Balmy US Winter Sends Natural Gas Prices Plummeting

Supply is outstripping demand as a warm season has meant less need for heat.

A natural gas power plant.
Photo via ReAl

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At this rate, why even bother wintering in Florida?

After the warmest winter since at least the 1950s, natural gas prices in the US have experienced a freefall to their lowest levels in about three decades, according to an analysis over the weekend by the Financial Times. A surge in production hasn’t helped the supply-demand equation, either.

Is this Gaslighting?

Global temperatures are up across the board. According to not-so-comforting data this month from the Brussels-based Copernicus Climate Change Service (C3S), the 12 months between February 2023 and January 2024 marked the first-ever such period in which the average global temperature hit 1.5 degrees Celsius above pre-industrial levels — the critical threshold outlined in the 2015 Paris Climate Accords for averting the worst effects of climate change.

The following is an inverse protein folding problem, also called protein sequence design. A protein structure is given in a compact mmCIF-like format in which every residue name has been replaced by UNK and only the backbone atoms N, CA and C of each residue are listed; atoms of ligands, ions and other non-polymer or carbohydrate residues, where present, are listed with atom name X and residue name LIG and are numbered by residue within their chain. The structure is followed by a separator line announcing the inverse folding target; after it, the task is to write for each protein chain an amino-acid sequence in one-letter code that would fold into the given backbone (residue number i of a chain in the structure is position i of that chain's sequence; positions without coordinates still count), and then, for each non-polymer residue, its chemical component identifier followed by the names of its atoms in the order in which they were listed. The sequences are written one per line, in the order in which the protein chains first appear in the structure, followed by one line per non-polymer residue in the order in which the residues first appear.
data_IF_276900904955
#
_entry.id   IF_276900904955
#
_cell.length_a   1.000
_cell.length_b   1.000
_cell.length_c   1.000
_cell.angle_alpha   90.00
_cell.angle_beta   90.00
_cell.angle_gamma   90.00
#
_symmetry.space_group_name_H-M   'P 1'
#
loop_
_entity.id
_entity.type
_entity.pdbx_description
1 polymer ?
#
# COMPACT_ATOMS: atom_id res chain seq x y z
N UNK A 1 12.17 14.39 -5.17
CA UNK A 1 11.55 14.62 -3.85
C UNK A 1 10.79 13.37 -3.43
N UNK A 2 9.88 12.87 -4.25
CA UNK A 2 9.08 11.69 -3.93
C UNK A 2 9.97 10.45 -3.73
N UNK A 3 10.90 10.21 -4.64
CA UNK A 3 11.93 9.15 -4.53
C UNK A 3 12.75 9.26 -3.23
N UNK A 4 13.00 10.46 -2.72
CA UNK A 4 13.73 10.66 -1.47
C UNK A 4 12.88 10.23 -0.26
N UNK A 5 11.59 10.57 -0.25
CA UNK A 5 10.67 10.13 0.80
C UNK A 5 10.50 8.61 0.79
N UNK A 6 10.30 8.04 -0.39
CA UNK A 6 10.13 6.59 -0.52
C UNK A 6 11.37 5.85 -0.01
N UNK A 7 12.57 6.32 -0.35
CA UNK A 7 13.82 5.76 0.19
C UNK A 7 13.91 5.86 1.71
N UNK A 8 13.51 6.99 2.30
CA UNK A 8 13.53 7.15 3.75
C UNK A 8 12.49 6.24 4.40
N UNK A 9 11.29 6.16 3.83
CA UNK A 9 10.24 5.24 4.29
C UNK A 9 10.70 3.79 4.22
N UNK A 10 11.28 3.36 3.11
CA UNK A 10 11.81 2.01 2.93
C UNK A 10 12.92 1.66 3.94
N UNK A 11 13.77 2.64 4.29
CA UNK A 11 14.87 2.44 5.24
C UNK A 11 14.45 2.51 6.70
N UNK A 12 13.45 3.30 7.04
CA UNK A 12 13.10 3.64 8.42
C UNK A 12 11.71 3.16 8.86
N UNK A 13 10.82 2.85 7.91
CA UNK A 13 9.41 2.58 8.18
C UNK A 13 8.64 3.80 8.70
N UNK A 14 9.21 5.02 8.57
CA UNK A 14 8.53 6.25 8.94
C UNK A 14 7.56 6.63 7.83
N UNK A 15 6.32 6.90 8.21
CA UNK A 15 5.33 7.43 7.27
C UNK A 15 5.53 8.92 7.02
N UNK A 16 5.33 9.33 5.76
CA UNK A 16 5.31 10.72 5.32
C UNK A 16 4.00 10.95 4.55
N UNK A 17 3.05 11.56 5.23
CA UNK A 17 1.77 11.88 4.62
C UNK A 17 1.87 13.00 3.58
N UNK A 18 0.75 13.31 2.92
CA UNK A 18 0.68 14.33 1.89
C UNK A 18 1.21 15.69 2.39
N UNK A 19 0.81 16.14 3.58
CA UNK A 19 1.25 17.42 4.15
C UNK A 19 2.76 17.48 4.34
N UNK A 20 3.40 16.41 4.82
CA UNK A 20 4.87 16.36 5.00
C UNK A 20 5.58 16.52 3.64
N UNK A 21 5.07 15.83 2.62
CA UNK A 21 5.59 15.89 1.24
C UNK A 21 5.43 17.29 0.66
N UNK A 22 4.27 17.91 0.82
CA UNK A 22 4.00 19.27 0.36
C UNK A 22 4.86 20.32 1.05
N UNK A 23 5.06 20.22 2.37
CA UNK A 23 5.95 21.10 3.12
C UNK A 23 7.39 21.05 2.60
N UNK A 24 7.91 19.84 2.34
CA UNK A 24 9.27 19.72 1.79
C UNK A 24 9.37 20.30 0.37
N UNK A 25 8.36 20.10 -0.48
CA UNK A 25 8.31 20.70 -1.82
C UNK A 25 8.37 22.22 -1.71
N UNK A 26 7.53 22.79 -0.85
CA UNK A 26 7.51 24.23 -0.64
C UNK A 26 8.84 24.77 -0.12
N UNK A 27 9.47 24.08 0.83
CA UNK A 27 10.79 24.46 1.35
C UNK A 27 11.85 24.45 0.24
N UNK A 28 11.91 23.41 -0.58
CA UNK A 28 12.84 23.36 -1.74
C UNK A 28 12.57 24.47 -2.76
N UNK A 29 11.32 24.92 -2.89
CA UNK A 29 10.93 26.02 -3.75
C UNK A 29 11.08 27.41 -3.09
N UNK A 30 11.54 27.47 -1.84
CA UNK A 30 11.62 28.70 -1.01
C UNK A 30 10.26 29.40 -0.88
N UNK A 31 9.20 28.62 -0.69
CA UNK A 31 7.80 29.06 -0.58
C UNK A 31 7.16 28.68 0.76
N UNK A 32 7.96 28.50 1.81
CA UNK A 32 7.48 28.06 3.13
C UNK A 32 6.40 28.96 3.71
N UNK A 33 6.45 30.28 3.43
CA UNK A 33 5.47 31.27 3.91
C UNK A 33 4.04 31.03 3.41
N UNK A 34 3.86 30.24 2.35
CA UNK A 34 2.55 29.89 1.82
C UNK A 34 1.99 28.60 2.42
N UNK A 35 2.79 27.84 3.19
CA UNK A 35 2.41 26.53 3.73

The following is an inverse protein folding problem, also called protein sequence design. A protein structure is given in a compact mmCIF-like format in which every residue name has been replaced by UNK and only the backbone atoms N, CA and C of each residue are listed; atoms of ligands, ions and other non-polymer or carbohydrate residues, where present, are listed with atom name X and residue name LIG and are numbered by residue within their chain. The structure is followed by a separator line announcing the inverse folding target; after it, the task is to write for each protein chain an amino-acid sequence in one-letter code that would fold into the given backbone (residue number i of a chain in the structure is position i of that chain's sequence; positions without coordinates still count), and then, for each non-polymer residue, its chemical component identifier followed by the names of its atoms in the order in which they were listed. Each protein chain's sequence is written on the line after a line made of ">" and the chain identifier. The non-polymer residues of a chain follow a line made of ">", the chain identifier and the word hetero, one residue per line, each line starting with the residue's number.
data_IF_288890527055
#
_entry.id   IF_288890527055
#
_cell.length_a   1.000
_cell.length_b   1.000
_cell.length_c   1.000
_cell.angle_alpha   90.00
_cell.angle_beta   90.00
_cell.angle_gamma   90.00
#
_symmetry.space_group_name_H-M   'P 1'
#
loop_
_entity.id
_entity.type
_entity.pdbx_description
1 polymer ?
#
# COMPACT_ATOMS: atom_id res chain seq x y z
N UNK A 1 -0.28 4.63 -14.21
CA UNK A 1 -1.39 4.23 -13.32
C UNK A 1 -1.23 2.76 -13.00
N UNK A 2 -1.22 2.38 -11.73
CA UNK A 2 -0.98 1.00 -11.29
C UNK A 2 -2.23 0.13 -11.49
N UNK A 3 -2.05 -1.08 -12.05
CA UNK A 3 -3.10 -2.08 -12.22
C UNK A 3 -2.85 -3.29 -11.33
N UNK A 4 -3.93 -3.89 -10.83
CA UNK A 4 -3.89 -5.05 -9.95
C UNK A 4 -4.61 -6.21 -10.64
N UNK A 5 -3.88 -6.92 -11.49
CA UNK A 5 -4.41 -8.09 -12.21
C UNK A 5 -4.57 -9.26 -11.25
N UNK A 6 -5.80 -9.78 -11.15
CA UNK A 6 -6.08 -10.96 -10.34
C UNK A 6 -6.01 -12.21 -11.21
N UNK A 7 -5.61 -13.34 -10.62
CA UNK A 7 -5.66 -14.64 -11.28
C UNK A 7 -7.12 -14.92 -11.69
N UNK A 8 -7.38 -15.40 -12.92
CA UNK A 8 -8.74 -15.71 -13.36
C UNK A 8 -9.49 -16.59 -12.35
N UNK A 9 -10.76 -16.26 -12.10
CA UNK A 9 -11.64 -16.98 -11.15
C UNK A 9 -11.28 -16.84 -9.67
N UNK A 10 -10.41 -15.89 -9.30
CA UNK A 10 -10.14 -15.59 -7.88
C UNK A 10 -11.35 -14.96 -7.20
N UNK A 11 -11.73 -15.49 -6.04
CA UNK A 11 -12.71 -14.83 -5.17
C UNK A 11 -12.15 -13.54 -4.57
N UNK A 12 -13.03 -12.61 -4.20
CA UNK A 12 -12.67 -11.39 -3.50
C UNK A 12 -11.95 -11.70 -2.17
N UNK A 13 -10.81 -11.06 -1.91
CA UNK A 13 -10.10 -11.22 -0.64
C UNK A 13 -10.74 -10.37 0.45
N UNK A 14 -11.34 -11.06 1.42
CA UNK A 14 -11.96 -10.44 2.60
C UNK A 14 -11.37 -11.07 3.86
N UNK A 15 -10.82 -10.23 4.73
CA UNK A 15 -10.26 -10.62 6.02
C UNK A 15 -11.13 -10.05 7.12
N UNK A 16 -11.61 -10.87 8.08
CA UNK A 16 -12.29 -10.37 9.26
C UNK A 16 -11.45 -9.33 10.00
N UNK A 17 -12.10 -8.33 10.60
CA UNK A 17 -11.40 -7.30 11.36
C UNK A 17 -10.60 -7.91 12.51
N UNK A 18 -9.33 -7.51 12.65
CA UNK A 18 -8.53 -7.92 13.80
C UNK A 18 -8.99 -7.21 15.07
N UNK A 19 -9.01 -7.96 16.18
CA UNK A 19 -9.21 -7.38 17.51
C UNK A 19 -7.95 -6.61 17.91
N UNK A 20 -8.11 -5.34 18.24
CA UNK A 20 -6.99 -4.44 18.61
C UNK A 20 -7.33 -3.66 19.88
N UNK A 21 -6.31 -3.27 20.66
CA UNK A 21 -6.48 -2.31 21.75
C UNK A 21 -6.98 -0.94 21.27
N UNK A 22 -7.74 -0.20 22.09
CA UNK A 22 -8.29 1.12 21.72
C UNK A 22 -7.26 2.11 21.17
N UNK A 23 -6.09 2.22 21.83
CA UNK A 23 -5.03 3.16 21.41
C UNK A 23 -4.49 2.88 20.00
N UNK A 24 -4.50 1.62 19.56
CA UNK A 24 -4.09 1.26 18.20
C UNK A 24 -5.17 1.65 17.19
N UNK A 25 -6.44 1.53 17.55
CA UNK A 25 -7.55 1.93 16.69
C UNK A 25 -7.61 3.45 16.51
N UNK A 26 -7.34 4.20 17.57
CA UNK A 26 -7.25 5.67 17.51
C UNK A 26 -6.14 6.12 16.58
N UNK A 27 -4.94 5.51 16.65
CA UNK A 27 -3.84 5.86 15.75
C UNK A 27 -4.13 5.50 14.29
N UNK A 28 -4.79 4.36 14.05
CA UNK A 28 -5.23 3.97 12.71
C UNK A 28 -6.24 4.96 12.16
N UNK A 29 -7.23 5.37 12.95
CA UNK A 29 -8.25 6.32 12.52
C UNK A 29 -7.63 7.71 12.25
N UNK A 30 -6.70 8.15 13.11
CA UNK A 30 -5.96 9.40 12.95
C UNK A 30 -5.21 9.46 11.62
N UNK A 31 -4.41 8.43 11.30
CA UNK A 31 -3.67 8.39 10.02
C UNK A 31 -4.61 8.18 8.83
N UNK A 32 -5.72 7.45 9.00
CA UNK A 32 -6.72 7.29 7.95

In the US, the December-to-February period is on track to be the warmest on record, likely 3% higher than the previous record set in 2015-16, according to the Commodity Weather Group. Among the many costs of climate change are energy companies’ once-reliable winter revenue:

  • Benchmark Henry Hub natural gas contracts for March went for $1.61 per mn British thermal units at the end of Friday, a more than 50% drop from mid-January levels.
  • That’s good for the lowest closing price on month-ahead contracts since 1995, per the FT’s analysis — save for that brief, magical moment of virtually free energy prices at the outset of the Covid-19 pandemic.

Pedal to the Metal: Supply is firmly outstripping demand as US gas production hit a record 105 billion cubic feet a day in December. After slightly dipping in January, production has hit the same high so far through February, and inventories are now 11% higher than a year ago and 16% higher than the five-year average, according to the US Energy Information Administration. The fossil fuel industry that helped send temperatures soaring, in other words, is sleeping in the bed it made.